A Colorado marijuana testing lab will debut a new application this week that allows consumers to search for potential cannabis treatments by cross-referencing recent lab test data and independent research.
CannLabs‘ new web app, StrainData, gives the company a public interface — which is notable given CannLabs’ mostly behind-the-scenes position in Colorado (and soon Connecticut and Nevada, where it is opening pot-testing labs). But in a legal marijuana industry where credible research on its medical efficacy is lacking, is there yet a need for such a service?
Perhaps, or perhaps it’s too early. But as legitimate marijuana research begins to ramp up in the coming decade, StrainData could possibly be positioned to lead that conversation.
“New consumers won’t understand what (pot strain) Romulan Cotton Candy is, but they can easily understand the difference between a strain with 13 percent THC and 23 percent THC,” said Kevin Staunton, StrainData’s product manager at CannLabs. “We’re matching up current research in marijuana with treatments. If you have insomnia, go to StrainData and find products that have the active profile that treats insomnia, one that has a high CBN count. That cannabinoid is thought to make you feel more sleepy.”
StrainData, according to CannLabs, “combines independent cannabis research and laboratory testing data with popular strains, edibles and concentrates currently on dispensary shelves throughout Colorado.” In practice, it’s a straightforward user experience — allowing visitors to search 23 unique symptoms and conditions against a database of all client-approved testing results, which look at nine different cannabinoids — THC, CBD and CBN included.
CannLabs also hopes to soon have StrainData available on a mobile app.
For example, if you’re looking for a strain or edible to help you sleep, visit StrainData’s Symptom page for Sleep Aid. The results show a number of lab-tested edibles, oils and concentrates now available in Colorado. Click on Julie and Kate’s seed mix for a high-resolution photo of the infused edible as well as its cannabinoid profile, which shows a decent CBN result, as well as a testing date and the locations where you can find the product.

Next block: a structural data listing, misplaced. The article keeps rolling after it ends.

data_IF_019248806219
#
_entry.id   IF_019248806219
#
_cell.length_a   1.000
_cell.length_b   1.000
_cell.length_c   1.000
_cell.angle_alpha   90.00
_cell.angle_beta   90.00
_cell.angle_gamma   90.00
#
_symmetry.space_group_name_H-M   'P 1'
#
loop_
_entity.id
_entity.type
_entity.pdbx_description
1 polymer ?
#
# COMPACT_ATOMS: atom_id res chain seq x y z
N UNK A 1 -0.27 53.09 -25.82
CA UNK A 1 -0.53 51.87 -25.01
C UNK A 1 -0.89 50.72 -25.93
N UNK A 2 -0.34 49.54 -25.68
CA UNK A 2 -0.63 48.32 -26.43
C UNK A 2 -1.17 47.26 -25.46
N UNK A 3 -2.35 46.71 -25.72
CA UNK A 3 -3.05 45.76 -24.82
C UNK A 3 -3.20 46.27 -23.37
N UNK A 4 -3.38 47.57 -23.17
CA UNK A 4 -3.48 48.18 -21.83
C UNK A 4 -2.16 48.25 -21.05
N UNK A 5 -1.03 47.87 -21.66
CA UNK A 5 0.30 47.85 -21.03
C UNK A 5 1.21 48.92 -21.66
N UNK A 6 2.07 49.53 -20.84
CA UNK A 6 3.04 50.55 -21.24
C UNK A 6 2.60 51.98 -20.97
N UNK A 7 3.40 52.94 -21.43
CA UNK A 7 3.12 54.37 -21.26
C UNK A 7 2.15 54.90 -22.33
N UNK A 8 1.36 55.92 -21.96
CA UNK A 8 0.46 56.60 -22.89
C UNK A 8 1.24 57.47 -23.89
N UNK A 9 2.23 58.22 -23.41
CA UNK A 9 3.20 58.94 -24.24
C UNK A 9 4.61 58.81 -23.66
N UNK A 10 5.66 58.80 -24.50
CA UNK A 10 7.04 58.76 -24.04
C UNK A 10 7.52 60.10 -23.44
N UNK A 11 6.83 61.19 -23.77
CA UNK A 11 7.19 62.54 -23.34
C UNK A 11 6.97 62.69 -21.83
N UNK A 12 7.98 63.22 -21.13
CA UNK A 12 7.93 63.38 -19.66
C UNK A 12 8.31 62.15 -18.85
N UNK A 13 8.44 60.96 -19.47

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Hover your mouse over the CBN icon and you get the pop-up: “Cannabinol (CBN) is also non-psychoactive and generally attributed with a sedative effect.”
Each product page will disappear from the site 60 days after it was tested — CannLabs’ attempt at having up-to-date information while making sure the clients who test through them are testing their products regularly.
“There’s a need in the marketplace for a dominant search engine for marijuana,” said Matthew Aiken, owner of the five Sweet Leaf Marijuana Centers in Colorado and a CannLabs client. “We hope that it will connect us with our own customers and give them the security of knowing that their favorite product is tested and safe.”
Basic listings on StrainData are included in the costs of testing at CannLabs. The service will always be free to consumers to browse, the company said.
Aiken hopes StrainData will be formidable competition for existing sites Leafly and Weedmaps — which offer somewhat similar functionalities. Like Weedmaps, StrainData will tell users where they can find certain strains, edibles and concentrates. Like Leafly, users can match their medical symptoms to specific strains based on their cannabinoid profiles.
“We’re hoping that it gets rid of the riffraff on Weedmaps and Leafly,” Aiken said. “(Our stores are) obviously listed on all the sites, but those sites aren’t up to where the industry is headed. I think this one is.”
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After clicking around on a beta version of StrainData for an hour before its official launch, one obvious feature seemed to be missing: Properly placed links to the scientific research in question. The product’s goal of using CannLabs’ recent tests in conjunction with legitimate scientific research to address users’ medical concerns is incomplete without attribution to these studies.
For example: The site tells users that CBN is “generally attributed with a sedative effect,” but it doesn’t attribute this information to a credible source or study. So why should users believe StrainData over Leafly, which directs users to five indica-dominant strains (Purple Buddha included) to help them sleep?
StrainData’s Staunton said they considered linking their medical claims to actual research but decided against it. “It’s not in our plans,” Staunton said. Given StrainData’s scientific aspirations, the intentional exclusion of these very important and still rare scientific studies is odd.
But as StrainData’s terms and conditions remind users, this information should always be used in conjunction with advice from health care professionals.
“It’s true that the science is not complete,” Staunton said. “StrainData is meant to be a jumping-off point for consumers to find the information that is available and to have accurate, objective data associated with each batch that is tested.
“You should not be making these medicinal decisions without the guidance of your health care provider.”
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